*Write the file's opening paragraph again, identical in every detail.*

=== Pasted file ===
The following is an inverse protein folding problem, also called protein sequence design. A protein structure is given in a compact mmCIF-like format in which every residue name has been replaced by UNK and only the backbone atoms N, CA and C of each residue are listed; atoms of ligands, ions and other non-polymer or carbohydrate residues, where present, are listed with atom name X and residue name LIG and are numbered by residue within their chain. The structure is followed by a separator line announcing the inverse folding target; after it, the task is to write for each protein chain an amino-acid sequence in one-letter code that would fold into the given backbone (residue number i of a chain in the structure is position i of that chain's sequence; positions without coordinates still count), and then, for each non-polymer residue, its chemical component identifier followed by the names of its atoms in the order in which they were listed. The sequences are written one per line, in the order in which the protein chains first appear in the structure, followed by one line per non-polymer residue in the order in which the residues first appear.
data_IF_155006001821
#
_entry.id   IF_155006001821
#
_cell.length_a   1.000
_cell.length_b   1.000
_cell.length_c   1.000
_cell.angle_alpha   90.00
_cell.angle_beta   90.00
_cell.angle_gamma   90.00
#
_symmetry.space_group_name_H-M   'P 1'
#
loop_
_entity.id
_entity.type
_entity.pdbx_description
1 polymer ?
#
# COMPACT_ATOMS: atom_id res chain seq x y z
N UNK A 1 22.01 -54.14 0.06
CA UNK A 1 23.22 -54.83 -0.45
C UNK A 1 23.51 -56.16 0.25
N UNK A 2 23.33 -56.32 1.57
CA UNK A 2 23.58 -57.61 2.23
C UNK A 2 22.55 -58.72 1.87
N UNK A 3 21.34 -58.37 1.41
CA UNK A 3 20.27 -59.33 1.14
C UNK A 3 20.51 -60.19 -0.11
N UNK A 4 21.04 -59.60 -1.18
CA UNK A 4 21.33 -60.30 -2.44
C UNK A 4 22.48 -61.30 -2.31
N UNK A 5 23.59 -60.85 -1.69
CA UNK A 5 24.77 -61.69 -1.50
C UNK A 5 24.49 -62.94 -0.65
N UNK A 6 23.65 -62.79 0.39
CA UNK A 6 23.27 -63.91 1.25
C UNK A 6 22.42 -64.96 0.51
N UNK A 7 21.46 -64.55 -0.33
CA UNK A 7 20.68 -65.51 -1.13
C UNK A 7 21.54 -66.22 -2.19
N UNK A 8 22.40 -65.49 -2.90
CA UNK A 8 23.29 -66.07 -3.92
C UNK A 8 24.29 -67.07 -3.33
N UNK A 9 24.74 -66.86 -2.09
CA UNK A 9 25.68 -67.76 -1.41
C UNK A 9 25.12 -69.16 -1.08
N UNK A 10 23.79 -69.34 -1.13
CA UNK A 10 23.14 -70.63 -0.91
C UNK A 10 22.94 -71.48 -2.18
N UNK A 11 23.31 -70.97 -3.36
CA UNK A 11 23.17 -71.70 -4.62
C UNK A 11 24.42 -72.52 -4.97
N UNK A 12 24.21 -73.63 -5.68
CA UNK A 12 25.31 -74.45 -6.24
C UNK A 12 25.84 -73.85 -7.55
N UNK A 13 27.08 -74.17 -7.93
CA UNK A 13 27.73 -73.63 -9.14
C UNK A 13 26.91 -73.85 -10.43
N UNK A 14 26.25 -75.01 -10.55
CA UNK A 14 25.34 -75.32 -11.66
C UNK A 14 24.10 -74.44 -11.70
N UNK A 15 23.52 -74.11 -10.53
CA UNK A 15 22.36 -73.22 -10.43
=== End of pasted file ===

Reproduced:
The following is an inverse protein folding problem, also called protein sequence design. A protein structure is given in a compact mmCIF-like format in which every residue name has been replaced by UNK and only the backbone atoms N, CA and C of each residue are listed; atoms of ligands, ions and other non-polymer or carbohydrate residues, where present, are listed with atom name X and residue name LIG and are numbered by residue within their chain. The structure is followed by a separator line announcing the inverse folding target; after it, the task is to write for each protein chain an amino-acid sequence in one-letter code that would fold into the given backbone (residue number i of a chain in the structure is position i of that chain's sequence; positions without coordinates still count), and then, for each non-polymer residue, its chemical component identifier followed by the names of its atoms in the order in which they were listed. The sequences are written one per line, in the order in which the protein chains first appear in the structure, followed by one line per non-polymer residue in the order in which the residues first appear.